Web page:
Stackable Credentials: The Newest Trend Emerging in Health Sciences

Imagine you work for a small medical facility. They need employees but staffing is a delicate balance. The facility isn’t really busy enough to warrant staffing a full-time phlebotomist or EKG technician but those tests still need to be performed. The solution: Hire one person with multiple specialties or credentials.

Stackable credentials are an emerging trend in the health sciences – a trend you should be aware of if you want a healthcare career!

Let’s address the first question: What are stackable credentials? You can look at them two ways. First, if you already have a degree and decide to earn a certificate later, you’re stacking the certificate onto your degree. Or, if your education started with a certificate, you can stack on more courses and skills to earn a degree.

How stackable credentials work in the health sciences.

Let’s be clear: Although stackable credentials are just gaining popularity now, they’ve been around for a while, says Iqbal Atcha, a career consultant with more than 20 years’ experience in the healthcare industry. But, he says, some people have been reluctant to pursue them.

“It means having to go through more schooling, investing more money and more time which, for some individuals, is impossible given their family situation,” Atcha says. “The current economy, however, has changed things and more professionals are looking at what other degrees and certifications they can obtain in order to help them get promoted or find a better job.”

According to a Georgetown University report, certificates can serve as a gateway to a degree. The research shows that 33 percent of workers with a certificate and a degree earned the certificate first. The report also notes that stackable credentials are already common in Australia, Canada and Austria.

Benefits of stackable credentials

One particularly valuable benefit of earning a certificate over a degree is the time investment. For example, a student with a medical assisting Associate’s degree can go on to earn an EKG technician certificate and be eligible to take the EKG Technician Certification exam in as little as two additional quarters.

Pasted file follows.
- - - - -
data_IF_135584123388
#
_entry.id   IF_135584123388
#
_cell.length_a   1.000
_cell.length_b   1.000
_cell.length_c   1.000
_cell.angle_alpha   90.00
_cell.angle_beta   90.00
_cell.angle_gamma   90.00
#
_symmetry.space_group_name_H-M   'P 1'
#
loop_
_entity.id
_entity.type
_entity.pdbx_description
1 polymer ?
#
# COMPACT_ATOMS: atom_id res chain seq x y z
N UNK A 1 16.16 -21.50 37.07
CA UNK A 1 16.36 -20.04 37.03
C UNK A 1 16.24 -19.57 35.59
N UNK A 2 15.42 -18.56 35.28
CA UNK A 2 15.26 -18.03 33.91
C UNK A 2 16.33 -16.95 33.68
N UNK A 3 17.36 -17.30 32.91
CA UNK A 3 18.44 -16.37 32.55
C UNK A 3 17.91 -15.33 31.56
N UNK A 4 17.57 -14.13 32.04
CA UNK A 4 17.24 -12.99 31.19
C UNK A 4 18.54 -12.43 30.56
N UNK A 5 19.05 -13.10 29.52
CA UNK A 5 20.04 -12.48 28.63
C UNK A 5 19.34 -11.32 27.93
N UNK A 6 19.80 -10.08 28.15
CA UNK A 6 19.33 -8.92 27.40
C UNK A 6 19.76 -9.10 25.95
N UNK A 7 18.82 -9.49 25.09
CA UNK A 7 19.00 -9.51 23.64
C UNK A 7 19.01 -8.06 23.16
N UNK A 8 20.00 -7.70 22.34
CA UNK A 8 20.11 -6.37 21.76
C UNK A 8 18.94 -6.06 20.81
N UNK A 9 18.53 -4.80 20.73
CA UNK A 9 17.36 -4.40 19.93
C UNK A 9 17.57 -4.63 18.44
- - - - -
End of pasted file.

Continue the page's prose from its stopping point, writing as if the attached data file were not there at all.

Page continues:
On the other hand, a student could choose to earn a certificate first. If you started with the EKG tech certificate, it would three quarters – but then you’d spend less time earning an Associate’s degree.

For adult learners, earning a certificate is a way to get reacquainted with the educational process, says Tammy Renner, Rasmussen College’s national medical lab technician program director.

Another benefit of stackable credentials is the flexibility to make the right choice. Earning a certificate is a good way to figure out if a specific healthcare career is right for you without having to invest a large amount of time and resources.

If, for example, after just two quarters you realize that phlebotomy isn’t the right career for you, you can easily choose another path. With a two- or four-year degree, students are limited to their field of study unless they want to change majors and risk losing credit for courses that don’t transfer.

Extra credentials can also be beneficial to a job search. They can help you stand out from countless others who have the same baseline education. Think about it. When will all of those other students in your class hit the job market? Probably about the same time you do and, according to Renner, employers want as much “bang for their buck” as they can get.

“Those with higher credentials are often selected for an interview over a candidate with the basic qualifications and sometimes even above a candidate with 1-2 years of experience,” Atcha says.

Besides cost, employers are interested in hiring people who want the job and already know they like doing the work involved, Renner says. “[That way] the employer doesn't have to worry about … attrition as much.”

Final thoughts

The emerging trend of stackable credentials has benefits for both employers and employees. As a potential employee, you can be confident that a resume highlighting multiple credentials will help you stand out and may lead to more job opportunities.

If you’re still unsure how stackable credentials can benefit you and help you get a better job, be sure to check out available certificate options.

Have you earned credentials above and beyond your degree? Have they helped you? If you haven’t earned extra credentials, do you think you will in the future? Tell us in the comment section below!

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Elizabeth Xu

Elizabeth is a freelance writer for Collegis education who writes student-focused articles on behalf of Rasmussen College. She enjoys writing engaging content to help former, current and future students on their path to a rewarding education.

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